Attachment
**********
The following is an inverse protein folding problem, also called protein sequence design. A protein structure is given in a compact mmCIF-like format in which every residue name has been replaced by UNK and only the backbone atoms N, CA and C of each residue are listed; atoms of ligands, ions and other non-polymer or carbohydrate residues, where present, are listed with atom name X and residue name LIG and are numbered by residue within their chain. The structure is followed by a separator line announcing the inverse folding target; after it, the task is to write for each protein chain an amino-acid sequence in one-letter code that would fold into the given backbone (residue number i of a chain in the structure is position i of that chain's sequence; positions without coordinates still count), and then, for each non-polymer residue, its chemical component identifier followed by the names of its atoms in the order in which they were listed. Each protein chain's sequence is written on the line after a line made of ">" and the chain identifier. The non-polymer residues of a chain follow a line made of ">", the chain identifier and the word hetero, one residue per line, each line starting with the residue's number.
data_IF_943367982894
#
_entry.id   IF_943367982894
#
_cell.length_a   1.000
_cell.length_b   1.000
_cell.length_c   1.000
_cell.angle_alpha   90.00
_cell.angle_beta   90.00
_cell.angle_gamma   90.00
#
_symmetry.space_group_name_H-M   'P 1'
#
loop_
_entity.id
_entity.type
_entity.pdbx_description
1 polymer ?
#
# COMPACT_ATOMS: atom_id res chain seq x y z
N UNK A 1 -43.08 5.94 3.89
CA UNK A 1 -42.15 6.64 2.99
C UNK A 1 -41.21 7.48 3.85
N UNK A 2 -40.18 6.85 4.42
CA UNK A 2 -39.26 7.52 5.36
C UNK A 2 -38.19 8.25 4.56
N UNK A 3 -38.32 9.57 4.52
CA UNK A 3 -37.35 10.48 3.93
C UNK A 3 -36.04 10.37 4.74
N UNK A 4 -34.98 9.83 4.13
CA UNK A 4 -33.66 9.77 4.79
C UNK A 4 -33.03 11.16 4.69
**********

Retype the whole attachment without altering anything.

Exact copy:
The following is an inverse protein folding problem, also called protein sequence design. A protein structure is given in a compact mmCIF-like format in which every residue name has been replaced by UNK and only the backbone atoms N, CA and C of each residue are listed; atoms of ligands, ions and other non-polymer or carbohydrate residues, where present, are listed with atom name X and residue name LIG and are numbered by residue within their chain. The structure is followed by a separator line announcing the inverse folding target; after it, the task is to write for each protein chain an amino-acid sequence in one-letter code that would fold into the given backbone (residue number i of a chain in the structure is position i of that chain's sequence; positions without coordinates still count), and then, for each non-polymer residue, its chemical component identifier followed by the names of its atoms in the order in which they were listed. Each protein chain's sequence is written on the line after a line made of ">" and the chain identifier. The non-polymer residues of a chain follow a line made of ">", the chain identifier and the word hetero, one residue per line, each line starting with the residue's number.
data_IF_943367982894
#
_entry.id   IF_943367982894
#
_cell.length_a   1.000
_cell.length_b   1.000
_cell.length_c   1.000
_cell.angle_alpha   90.00
_cell.angle_beta   90.00
_cell.angle_gamma   90.00
#
_symmetry.space_group_name_H-M   'P 1'
#
loop_
_entity.id
_entity.type
_entity.pdbx_description
1 polymer ?
#
# COMPACT_ATOMS: atom_id res chain seq x y z
N UNK A 1 -43.08 5.94 3.89
CA UNK A 1 -42.15 6.64 2.99
C UNK A 1 -41.21 7.48 3.85
N UNK A 2 -40.18 6.85 4.42
CA UNK A 2 -39.26 7.52 5.36
C UNK A 2 -38.19 8.25 4.56
N UNK A 3 -38.32 9.57 4.52
CA UNK A 3 -37.35 10.48 3.93
C UNK A 3 -36.04 10.37 4.74
N UNK A 4 -34.98 9.83 4.13
CA UNK A 4 -33.66 9.77 4.79
C UNK A 4 -33.03 11.16 4.69